And so, for the sake of the past, we need to give back to the victims of genocide what we can – their names, their stories, their voices.   Serge Klarsfeld reconstructed the convoy lists from the French internment camps and gave the people once herded onto cattle trucks a name, an address, sometimes a photograph, a letter.   The photographs of the children – see them if you can bear it, and I think one has to bear it – in their best clothes or on summer holidays, looking solemn or smiling for the camera, tell you everything, in a way, about genocide.  Sheffield’s wonderful Ensemble 360 performed music last spring by composers who were imprisoned at Terezin –  music created in the midst of a nightmare, by composers who had barely begun to achieve their potential before they were silenced.

Hélène Berr is one of the people I will be thinking of on Holocaust Memorial Day.   She was 20 when Paris was occupied, from a thoroughly assimilated French Jewish family, a student at the Sorbonne.   She was 21 when she started the journal in which, at first, the war and the Nazi persecution are almost background noise.  She was almost 23 when she was arrested, a few months before Paris was liberated, and then deported to Auschwitz on one of the convoys from Drancy.   It was her 23rd birthday when she was moved from Auschwitz to Bergen Belsen.   She was 24 when she died, in Bergen Belsen, 5 days before the camp was liberated.    Her journal, kept by surviving members of her family after the war, was finally published in 2008 and when I read it I loved her, and I grieved for the fate I already knew would be hers.   Another voice that wasn’t quite silenced, after all.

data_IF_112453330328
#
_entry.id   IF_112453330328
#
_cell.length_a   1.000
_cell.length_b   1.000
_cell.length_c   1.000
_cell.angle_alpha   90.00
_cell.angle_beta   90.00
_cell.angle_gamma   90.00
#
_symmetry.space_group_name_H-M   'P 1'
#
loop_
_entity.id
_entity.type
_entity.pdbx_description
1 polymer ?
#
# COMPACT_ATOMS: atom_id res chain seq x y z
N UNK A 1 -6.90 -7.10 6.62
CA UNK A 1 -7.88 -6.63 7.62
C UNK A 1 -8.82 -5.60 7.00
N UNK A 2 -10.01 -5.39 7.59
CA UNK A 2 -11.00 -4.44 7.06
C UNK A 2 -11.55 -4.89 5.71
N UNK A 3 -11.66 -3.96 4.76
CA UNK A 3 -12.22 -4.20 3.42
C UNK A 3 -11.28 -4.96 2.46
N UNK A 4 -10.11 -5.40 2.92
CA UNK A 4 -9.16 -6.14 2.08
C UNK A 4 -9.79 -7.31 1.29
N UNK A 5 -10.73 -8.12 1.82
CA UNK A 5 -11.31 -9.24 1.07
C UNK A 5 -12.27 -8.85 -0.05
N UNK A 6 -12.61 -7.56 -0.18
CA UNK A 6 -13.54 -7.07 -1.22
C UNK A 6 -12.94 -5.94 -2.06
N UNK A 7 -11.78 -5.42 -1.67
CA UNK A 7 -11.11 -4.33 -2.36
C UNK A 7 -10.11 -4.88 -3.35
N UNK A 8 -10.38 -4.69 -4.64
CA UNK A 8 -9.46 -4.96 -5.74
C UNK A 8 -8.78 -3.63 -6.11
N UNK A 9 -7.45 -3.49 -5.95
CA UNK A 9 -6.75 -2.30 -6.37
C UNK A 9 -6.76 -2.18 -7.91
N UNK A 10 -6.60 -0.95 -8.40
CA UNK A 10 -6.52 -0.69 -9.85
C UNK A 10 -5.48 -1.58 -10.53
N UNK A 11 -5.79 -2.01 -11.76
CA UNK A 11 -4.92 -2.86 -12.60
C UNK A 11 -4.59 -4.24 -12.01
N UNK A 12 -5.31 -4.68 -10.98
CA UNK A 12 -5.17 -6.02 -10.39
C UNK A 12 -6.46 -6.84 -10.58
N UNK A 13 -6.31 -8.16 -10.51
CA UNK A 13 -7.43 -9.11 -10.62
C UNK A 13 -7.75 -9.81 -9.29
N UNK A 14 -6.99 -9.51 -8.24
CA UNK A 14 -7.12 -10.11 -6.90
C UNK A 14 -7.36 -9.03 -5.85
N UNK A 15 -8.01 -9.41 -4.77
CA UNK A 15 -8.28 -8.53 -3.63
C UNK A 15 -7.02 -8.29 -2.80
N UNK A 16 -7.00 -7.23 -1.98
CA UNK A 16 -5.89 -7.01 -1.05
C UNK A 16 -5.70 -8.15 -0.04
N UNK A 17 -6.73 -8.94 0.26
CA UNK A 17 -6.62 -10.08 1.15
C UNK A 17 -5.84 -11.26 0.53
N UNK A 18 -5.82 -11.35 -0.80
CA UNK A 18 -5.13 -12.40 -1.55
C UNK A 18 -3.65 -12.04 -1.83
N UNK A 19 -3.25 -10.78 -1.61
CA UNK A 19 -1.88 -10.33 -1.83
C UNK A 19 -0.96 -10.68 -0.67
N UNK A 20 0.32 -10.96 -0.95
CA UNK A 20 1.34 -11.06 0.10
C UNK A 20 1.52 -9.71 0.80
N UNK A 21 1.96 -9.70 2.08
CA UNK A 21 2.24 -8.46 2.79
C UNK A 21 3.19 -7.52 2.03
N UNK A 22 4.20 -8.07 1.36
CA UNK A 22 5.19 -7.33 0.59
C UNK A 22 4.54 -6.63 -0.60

http://www.memorialdelashoah.org/upload/minisites/helene_berr/index.html

Hélène Berr,  Journal, 1942-1944 (Paris: Éditions Tallandier, 2008)

http://gideonklein.cz/fruvod.htm

Les 11400 enfants Juifs deportés de france (Mairie de Paris, 2007)

http://www.holocaust-history.org/klarsfeld/French%20Children/html&graphics/T0423.shtml

Chimamanda Ngozi Adichie, Half of a Yellow Sun (Harper, 2007)